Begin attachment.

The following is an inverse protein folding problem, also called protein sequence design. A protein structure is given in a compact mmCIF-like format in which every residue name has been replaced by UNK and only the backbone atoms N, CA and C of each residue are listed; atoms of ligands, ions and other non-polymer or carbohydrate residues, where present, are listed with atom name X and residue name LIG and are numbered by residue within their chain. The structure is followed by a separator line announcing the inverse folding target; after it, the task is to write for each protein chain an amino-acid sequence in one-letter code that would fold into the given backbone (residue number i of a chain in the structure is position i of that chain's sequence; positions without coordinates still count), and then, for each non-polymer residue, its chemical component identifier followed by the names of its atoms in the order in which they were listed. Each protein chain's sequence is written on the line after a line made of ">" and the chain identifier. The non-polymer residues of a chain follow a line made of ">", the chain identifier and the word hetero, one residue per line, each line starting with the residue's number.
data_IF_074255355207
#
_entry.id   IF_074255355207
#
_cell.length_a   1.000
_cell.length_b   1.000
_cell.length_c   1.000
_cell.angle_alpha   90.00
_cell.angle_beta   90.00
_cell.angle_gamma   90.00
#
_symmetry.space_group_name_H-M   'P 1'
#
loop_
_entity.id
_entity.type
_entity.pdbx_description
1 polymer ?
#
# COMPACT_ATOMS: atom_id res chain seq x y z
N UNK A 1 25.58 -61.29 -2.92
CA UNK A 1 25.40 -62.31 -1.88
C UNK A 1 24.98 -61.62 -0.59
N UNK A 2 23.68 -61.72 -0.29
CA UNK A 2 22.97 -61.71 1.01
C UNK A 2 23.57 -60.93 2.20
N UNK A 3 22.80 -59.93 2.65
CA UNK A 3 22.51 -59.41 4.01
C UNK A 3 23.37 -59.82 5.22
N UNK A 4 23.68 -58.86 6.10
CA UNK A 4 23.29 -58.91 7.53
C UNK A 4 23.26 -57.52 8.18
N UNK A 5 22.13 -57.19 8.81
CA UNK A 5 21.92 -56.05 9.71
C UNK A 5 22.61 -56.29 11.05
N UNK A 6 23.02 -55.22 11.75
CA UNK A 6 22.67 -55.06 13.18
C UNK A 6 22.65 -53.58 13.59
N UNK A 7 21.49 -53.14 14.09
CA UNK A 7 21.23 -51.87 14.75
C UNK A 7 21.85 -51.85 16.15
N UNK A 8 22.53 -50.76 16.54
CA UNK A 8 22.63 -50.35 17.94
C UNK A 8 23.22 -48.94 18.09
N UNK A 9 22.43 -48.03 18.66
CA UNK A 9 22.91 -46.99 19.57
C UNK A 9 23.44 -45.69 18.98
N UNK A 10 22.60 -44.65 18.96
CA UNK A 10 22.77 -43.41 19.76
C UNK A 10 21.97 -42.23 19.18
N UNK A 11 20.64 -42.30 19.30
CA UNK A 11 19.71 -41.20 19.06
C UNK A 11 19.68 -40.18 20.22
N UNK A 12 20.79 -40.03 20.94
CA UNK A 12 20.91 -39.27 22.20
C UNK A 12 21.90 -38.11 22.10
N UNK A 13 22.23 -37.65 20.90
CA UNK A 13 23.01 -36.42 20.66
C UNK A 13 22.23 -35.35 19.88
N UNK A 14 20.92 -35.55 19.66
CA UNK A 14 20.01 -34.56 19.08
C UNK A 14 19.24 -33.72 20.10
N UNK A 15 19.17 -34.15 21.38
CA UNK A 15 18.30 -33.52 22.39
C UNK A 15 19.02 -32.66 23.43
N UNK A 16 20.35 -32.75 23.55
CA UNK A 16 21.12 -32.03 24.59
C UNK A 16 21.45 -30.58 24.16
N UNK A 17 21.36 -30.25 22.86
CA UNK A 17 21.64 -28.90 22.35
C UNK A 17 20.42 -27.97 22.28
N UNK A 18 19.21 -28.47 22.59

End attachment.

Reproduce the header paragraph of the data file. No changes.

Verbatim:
The following is an inverse protein folding problem, also called protein sequence design. A protein structure is given in a compact mmCIF-like format in which every residue name has been replaced by UNK and only the backbone atoms N, CA and C of each residue are listed; atoms of ligands, ions and other non-polymer or carbohydrate residues, where present, are listed with atom name X and residue name LIG and are numbered by residue within their chain. The structure is followed by a separator line announcing the inverse folding target; after it, the task is to write for each protein chain an amino-acid sequence in one-letter code that would fold into the given backbone (residue number i of a chain in the structure is position i of that chain's sequence; positions without coordinates still count), and then, for each non-polymer residue, its chemical component identifier followed by the names of its atoms in the order in which they were listed. Each protein chain's sequence is written on the line after a line made of ">" and the chain identifier. The non-polymer residues of a chain follow a line made of ">", the chain identifier and the word hetero, one residue per line, each line starting with the residue's number.